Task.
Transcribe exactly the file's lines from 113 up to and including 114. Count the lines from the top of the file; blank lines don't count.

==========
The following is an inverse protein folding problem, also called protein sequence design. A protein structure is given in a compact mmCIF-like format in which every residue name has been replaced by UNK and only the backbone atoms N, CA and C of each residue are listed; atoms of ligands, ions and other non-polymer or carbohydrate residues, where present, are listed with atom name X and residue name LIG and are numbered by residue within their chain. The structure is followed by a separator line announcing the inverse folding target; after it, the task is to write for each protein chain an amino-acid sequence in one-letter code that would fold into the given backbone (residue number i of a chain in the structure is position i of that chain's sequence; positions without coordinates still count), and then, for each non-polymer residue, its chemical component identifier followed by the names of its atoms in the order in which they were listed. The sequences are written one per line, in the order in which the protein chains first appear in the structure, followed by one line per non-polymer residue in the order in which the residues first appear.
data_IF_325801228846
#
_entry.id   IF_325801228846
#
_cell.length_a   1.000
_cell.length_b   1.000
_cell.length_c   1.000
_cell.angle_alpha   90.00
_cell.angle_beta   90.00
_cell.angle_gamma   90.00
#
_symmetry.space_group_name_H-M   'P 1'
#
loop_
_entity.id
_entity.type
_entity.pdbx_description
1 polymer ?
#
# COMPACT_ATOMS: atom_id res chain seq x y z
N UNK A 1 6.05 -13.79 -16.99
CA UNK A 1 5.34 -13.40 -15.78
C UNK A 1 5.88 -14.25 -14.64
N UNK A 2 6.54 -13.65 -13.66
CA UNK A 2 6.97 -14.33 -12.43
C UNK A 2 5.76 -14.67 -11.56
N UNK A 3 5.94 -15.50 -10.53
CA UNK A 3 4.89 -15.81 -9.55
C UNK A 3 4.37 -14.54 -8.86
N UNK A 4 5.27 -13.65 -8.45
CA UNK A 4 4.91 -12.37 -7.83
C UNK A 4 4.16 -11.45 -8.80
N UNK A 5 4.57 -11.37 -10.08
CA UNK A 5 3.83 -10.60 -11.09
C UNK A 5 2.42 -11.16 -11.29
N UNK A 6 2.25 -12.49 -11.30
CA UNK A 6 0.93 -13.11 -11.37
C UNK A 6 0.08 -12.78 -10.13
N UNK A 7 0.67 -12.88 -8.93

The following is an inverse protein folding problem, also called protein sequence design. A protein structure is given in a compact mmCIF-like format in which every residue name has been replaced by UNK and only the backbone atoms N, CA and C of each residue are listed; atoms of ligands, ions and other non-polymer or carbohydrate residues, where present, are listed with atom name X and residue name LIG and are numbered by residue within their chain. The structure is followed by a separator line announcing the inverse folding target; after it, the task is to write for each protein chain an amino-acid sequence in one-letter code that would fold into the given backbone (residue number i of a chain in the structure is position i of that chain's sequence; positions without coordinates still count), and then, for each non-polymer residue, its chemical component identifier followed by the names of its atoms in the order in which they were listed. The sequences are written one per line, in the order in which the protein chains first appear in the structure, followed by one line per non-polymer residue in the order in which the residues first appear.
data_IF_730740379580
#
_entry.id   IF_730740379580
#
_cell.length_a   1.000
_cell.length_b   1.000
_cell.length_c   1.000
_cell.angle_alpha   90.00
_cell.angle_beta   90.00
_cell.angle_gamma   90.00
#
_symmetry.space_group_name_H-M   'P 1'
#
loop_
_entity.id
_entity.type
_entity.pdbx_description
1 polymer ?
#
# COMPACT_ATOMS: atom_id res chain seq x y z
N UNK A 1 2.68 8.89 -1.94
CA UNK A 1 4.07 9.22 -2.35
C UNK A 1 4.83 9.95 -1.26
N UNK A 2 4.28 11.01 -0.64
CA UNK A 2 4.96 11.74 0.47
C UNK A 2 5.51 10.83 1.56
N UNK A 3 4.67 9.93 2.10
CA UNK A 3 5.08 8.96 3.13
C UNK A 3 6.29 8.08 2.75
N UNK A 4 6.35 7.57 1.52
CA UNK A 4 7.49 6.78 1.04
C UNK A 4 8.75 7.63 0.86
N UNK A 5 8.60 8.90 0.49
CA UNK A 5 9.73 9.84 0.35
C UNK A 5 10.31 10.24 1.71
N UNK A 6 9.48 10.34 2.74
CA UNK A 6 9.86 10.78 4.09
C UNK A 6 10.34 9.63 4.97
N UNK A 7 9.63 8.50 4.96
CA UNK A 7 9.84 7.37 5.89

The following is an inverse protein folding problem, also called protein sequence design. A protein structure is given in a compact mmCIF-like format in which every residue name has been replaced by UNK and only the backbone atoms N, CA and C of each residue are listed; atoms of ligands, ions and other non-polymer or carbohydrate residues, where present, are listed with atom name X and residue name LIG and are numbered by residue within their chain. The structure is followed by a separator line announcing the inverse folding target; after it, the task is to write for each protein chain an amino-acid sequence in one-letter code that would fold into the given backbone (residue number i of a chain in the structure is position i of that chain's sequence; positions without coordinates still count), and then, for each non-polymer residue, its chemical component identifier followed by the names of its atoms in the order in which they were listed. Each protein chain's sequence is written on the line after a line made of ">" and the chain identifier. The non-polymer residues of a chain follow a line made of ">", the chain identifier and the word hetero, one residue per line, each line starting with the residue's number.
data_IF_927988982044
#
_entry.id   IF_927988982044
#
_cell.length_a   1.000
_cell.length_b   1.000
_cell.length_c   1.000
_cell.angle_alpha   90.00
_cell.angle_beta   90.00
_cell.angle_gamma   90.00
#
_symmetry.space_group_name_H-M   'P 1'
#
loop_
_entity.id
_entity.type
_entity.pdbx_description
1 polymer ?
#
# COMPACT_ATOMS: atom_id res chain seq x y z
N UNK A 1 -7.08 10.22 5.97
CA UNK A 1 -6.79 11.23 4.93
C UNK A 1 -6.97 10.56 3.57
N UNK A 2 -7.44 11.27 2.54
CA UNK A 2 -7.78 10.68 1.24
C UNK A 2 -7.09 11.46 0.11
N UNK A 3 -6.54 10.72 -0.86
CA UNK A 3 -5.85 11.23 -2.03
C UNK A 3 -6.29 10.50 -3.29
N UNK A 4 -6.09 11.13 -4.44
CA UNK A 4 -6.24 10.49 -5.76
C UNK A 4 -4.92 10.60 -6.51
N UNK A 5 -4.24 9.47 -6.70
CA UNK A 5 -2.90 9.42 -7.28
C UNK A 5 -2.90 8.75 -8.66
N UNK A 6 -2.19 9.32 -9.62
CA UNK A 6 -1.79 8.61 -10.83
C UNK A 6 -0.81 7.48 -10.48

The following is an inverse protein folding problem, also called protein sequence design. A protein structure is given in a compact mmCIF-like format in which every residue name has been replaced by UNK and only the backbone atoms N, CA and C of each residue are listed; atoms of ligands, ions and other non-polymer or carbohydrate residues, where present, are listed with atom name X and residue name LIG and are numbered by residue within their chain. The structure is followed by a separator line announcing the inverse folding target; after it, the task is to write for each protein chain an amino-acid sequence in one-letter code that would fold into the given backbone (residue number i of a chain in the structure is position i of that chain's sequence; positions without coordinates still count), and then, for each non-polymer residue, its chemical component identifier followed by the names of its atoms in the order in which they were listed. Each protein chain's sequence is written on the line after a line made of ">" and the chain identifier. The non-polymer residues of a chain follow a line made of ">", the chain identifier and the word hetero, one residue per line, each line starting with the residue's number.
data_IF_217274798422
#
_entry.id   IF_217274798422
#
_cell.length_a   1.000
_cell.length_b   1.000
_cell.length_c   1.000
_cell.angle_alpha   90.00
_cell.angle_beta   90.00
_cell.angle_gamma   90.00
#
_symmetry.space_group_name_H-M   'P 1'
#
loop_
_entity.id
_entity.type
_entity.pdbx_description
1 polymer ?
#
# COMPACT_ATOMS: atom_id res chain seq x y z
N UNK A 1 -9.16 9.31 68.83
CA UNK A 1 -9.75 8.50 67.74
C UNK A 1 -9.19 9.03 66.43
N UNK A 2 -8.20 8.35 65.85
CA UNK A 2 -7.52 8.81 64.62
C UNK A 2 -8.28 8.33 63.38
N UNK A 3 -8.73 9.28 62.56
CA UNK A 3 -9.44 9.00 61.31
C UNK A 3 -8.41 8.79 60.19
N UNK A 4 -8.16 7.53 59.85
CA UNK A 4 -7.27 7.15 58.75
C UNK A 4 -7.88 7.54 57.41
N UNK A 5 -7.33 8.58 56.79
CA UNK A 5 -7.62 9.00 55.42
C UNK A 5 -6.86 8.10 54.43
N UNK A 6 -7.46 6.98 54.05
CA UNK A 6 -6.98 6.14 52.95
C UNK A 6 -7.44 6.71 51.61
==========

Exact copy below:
CA UNK A 4 -6.24 10.49 -5.76
C UNK A 4 -4.92 10.60 -6.51